Jannah Theme License is not validated, Go to the theme options page to validate the license, You need a single license for each domain name.

Democrats’ Policies Continue to Hurt Taxpayers at the Gas Station



Posted: Aug 23, 2022 12:01 AM

The opinions expressed by columnists are their own and do not necessarily represent the views of Townhall.com.

Democrats’ desperate attempts to solve the energy crisis are falling short. 

As gasoline prices have surged over the past year and supply has remained low, both the White House and Congress have put forth a myriad of proposals to tackle high costs at the pump – all to little or no avail. Instead of applying tax-and-subsidize policies to the energy sector, policymakers should focus on actually increasing production in order to ease Americans’ pain at the pump.

Democrats have responded with their massive “Inflation Reduction Act” (IRA), a legislative misnomer that will do nothing to reduce the short-term effects of inflation and may have minimal long-term impact. The price tag on the energy sector for this proposal: upwards of $25 billion in new taxes. The legislation would reinstate and increase a long-lapsed tax on crude and imported petroleum products to 16.4 cents per gallon, according to a summary released by the Senate’s tax-writing committee. That means bigger burdens passed along to the average consumer.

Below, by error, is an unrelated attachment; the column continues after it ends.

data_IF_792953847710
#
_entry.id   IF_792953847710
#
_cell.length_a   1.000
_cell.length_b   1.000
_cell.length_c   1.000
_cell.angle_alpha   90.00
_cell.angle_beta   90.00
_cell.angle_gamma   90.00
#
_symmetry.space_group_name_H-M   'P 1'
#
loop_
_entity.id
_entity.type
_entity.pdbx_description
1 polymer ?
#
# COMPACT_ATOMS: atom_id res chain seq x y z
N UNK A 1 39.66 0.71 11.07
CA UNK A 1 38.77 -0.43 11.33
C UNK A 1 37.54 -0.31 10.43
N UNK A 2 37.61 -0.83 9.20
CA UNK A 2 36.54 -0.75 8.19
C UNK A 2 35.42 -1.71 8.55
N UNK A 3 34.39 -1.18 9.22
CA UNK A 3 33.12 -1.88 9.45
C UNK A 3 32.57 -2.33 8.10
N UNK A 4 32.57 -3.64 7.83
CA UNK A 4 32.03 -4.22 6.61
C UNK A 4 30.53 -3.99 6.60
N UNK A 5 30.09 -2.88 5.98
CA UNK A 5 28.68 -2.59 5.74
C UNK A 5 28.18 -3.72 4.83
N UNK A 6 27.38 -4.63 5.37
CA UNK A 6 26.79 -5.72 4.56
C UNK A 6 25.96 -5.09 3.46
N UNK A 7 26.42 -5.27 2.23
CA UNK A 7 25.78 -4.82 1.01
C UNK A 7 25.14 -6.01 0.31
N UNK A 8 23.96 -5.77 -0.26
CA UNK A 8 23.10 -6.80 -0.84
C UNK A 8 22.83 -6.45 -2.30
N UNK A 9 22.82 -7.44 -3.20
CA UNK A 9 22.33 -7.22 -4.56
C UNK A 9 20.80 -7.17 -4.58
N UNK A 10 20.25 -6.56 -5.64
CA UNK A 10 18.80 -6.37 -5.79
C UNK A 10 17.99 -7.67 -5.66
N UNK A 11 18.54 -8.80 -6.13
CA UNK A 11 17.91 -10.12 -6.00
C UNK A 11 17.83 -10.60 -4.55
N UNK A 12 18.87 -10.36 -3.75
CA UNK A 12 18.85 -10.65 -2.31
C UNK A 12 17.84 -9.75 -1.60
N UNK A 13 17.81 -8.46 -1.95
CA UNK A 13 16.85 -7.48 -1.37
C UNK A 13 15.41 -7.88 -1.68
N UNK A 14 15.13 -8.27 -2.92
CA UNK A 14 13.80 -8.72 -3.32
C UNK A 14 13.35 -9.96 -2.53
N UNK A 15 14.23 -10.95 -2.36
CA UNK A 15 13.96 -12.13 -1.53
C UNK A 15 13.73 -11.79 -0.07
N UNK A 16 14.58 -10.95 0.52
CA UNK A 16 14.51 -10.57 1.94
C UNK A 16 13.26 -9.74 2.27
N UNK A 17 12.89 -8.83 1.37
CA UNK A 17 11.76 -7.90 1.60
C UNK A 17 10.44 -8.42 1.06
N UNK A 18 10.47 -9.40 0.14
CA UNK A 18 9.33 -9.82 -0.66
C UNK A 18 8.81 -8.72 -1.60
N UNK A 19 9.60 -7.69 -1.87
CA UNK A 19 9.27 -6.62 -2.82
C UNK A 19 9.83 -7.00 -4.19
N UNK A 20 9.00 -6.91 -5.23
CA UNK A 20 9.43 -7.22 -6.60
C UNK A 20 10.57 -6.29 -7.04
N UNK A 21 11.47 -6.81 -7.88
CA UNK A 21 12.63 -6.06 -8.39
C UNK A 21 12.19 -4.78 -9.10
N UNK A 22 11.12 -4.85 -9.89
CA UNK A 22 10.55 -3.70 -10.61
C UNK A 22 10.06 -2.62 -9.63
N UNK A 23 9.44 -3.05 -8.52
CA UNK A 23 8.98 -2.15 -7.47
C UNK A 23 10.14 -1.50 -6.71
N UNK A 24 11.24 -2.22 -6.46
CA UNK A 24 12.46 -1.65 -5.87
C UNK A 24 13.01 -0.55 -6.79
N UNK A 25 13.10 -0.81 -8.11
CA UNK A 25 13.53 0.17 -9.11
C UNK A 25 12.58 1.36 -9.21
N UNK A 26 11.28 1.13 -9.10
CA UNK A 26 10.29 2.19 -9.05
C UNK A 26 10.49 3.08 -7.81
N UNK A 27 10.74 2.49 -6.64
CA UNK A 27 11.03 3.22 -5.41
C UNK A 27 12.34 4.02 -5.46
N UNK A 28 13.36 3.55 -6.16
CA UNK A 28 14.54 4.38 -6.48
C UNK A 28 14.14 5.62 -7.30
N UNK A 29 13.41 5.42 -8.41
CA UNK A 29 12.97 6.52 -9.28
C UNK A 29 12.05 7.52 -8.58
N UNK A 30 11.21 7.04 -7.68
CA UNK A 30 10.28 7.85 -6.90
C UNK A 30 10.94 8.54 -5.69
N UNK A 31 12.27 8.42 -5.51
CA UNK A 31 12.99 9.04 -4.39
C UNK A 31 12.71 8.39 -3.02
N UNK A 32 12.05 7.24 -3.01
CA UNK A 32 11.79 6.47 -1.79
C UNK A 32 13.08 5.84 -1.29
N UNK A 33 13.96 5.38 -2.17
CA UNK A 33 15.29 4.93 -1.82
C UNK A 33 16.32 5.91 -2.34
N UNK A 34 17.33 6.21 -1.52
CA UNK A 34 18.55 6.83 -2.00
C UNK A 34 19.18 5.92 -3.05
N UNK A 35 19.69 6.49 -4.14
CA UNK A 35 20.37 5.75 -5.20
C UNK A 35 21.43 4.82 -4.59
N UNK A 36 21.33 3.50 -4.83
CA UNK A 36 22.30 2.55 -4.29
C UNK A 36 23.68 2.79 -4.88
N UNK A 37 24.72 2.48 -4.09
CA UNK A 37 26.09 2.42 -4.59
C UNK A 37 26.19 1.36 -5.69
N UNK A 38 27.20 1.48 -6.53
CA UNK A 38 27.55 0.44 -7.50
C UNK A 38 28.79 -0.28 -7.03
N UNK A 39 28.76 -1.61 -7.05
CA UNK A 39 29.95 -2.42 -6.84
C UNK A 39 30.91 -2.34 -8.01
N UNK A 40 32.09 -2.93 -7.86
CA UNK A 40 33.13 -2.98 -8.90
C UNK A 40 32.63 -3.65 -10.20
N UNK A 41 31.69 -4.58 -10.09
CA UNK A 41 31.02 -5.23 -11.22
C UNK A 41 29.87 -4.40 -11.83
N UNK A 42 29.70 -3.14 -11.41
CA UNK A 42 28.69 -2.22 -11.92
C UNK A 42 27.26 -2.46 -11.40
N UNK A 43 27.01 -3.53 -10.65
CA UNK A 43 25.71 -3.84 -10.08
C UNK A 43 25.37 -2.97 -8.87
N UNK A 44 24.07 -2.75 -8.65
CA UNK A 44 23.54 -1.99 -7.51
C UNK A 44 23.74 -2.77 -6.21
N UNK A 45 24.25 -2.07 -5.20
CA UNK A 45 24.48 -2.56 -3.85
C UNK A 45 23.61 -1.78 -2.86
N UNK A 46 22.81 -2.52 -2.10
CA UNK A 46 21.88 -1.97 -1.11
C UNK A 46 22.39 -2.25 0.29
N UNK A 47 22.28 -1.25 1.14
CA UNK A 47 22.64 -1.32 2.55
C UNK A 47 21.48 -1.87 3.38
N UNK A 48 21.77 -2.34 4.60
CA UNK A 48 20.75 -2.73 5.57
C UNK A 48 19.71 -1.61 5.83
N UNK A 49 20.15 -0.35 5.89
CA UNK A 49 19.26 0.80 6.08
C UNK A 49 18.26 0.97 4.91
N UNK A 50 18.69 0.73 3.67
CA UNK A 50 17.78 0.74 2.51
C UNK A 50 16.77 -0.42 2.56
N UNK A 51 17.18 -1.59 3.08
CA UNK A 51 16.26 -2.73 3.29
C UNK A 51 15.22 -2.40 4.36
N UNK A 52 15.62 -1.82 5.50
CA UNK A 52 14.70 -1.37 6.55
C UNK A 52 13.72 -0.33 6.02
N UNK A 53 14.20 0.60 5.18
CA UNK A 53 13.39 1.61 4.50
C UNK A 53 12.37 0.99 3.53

Last month President Biden visited Saudi Arabia, where he attempted to walk a delicate line between demonstrating American energy independence while encouraging the Organization of the Petroleum Exporting Countries (OPEC) to increase the supply of oil into the global market. Since that trip OPEC has agreed to increase oil output by 100,000 barrels per day. To put this into perspective, the United States in 2021 used 19.78 millionbarrels per day. OPEC’s release is a drop in a very large bucket. 

Meanwhile, here at home, a tried-and-failed tax policy from the 1980s is once again being offered as a solution to our modern day energy woes. Legislation introduced by Sen. Sheldon Whitehouse (D-RI) and Rep. Ro Khanna (D-CA) seeks to tax so-called “windfall” profits of oil and gas producers, both domestically and internationally. This proposal would slap a per-barrel levy equal to 50 percent of difference between the current standard price of crude oil and the average price from 2015 to 2019 (inflation adjusted after 2022). The tax would be imposed on both domestic production and imports, and would largely be limited to firms that produced or imported an average of at least 300,000 barrels per day in 2019. 

Similar legislation introduced by Sen. Ron Wyden (D-OR), the Taxing Big Oil Profits Act, would double excess-profit taxes on oil companies making over $1 billion a year. The legislation would impose a 21 percent tax on the excess profits of oil and gas companies making more than $1 billion annually. Although not specifically called a “windfall” tax, Sen Wyden’s bill would have an identical effect.